Michael Fuller, who made a last-ditch legal maneuver last week to halt the clearing of tents from Laurelhurst Park, says he surreptitiously attached Apple AirTag tracking devices to 16 personal items with permission from several campers ahead of the clean-up by city contractor Rapid Response Bio Clean.
Now, Fuller says, the wireless location signals show some of those possessions — including a pair of gloves, a speaker, two canvas paintings, and a French press — ended up at the Recology Oregon waste transfer station, 6161 N.W. 61st Ave.
“I practically begged the city not to move forward with the sweep to make sure property wasn’t being destroyed, and the city ignored me. Now there’s going to be legal consequences,” Fuller said in an interview. “It completely vindicates what the homeless people have been saying all along.”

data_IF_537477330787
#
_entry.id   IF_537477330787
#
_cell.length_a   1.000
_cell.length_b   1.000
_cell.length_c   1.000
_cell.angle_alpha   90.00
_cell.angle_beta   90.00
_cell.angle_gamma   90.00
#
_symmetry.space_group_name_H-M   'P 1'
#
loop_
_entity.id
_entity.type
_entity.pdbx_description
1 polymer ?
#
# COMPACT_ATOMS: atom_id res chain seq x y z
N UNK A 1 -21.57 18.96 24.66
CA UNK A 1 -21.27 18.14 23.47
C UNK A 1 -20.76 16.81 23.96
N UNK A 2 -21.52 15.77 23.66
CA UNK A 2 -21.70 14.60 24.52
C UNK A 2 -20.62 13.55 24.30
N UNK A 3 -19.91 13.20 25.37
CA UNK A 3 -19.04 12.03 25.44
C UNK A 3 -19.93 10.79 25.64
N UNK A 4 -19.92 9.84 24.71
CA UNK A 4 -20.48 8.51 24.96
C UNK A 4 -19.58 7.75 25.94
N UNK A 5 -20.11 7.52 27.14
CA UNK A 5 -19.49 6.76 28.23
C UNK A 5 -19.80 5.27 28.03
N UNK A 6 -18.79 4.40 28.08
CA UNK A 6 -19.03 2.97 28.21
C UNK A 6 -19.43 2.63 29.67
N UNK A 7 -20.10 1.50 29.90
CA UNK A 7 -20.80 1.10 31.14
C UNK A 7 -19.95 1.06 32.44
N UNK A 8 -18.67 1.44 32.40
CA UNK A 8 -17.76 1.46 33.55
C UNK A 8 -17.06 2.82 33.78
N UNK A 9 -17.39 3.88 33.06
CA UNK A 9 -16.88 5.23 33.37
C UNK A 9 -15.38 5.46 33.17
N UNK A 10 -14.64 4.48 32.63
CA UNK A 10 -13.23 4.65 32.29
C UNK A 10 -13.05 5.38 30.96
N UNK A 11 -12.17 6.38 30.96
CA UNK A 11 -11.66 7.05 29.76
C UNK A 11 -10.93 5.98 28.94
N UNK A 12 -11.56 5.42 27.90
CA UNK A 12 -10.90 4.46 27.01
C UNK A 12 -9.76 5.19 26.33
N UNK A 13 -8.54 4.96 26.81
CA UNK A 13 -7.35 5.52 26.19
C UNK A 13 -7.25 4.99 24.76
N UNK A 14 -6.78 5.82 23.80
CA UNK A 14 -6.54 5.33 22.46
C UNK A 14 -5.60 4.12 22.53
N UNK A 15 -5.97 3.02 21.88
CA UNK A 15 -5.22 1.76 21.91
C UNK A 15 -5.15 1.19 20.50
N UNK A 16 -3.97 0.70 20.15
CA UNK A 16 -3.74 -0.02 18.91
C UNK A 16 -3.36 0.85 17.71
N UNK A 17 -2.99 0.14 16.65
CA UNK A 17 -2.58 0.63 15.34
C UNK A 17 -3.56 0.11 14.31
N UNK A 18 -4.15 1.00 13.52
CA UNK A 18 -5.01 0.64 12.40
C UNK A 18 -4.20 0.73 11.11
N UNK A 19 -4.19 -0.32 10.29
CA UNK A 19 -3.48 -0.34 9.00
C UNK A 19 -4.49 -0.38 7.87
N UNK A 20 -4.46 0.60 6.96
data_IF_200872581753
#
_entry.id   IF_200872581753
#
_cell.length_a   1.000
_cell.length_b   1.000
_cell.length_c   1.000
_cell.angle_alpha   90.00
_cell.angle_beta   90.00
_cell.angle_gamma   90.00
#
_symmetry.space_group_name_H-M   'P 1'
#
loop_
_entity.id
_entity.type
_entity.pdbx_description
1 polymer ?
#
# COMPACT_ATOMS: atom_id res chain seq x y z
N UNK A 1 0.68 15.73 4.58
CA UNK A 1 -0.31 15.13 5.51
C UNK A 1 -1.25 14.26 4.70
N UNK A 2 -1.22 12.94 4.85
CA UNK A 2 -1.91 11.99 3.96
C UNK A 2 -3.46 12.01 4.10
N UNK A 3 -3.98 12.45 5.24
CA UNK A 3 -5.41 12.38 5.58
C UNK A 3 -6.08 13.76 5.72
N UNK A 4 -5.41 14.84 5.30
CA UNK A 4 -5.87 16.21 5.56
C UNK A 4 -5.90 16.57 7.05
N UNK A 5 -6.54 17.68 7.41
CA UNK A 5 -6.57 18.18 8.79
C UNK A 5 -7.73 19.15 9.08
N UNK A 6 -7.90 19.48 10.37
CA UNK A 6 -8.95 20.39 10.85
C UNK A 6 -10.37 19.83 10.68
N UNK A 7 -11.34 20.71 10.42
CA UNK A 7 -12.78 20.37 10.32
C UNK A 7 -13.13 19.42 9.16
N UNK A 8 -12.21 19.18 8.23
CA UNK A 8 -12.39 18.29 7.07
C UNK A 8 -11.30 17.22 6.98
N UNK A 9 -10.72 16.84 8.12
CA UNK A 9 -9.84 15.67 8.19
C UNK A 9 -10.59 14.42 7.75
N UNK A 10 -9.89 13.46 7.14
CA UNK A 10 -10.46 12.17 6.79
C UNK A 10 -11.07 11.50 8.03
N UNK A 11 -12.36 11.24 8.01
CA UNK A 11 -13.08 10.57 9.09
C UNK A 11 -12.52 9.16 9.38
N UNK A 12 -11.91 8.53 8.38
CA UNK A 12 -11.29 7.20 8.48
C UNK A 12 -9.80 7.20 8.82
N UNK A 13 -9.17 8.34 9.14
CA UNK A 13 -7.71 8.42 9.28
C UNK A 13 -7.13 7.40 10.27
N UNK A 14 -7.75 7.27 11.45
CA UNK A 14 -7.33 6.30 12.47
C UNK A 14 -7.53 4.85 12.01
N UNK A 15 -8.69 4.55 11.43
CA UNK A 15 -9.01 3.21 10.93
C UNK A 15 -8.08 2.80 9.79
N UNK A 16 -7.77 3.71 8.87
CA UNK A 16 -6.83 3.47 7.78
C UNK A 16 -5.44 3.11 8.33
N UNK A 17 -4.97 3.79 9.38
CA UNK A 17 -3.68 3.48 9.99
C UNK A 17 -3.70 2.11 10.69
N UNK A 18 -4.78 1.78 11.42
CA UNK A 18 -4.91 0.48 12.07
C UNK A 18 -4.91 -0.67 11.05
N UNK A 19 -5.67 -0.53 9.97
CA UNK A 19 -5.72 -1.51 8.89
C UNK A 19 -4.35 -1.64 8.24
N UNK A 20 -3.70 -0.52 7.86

Under Oregon law, Portland is required to collect and retain all property that is “recognizable as belonging to a person and that has apparent use” when cleaning up homeless encampments, according to OPB. The confiscated material is stored in a warehouse for 30 days, unless such items are unsanitary or have no obvious use.
Fuller says the items were clean and useful. If the city can’t offer an explanation for the apparently trashed possessions, he says his clients will seek monetary compensation for their losses.
“Due to the tracking technology, we have proof positive that Rapid Response broke the law and took property that was perfectly clean and sanitary, and belonged to homeless people, and took them to the dump,” he said.
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The city’s Homelessness and Urban Camping Impact Reduction Program didn’t immediately respond to a request for comment. A man who answered the phone at Rapid Response said the company doesn’t comment to reporters.
Fuller hopes his covert action will convince the city to stop sweeping homeless camps: “We’re going to keep doing this as long as these sweeps continue.”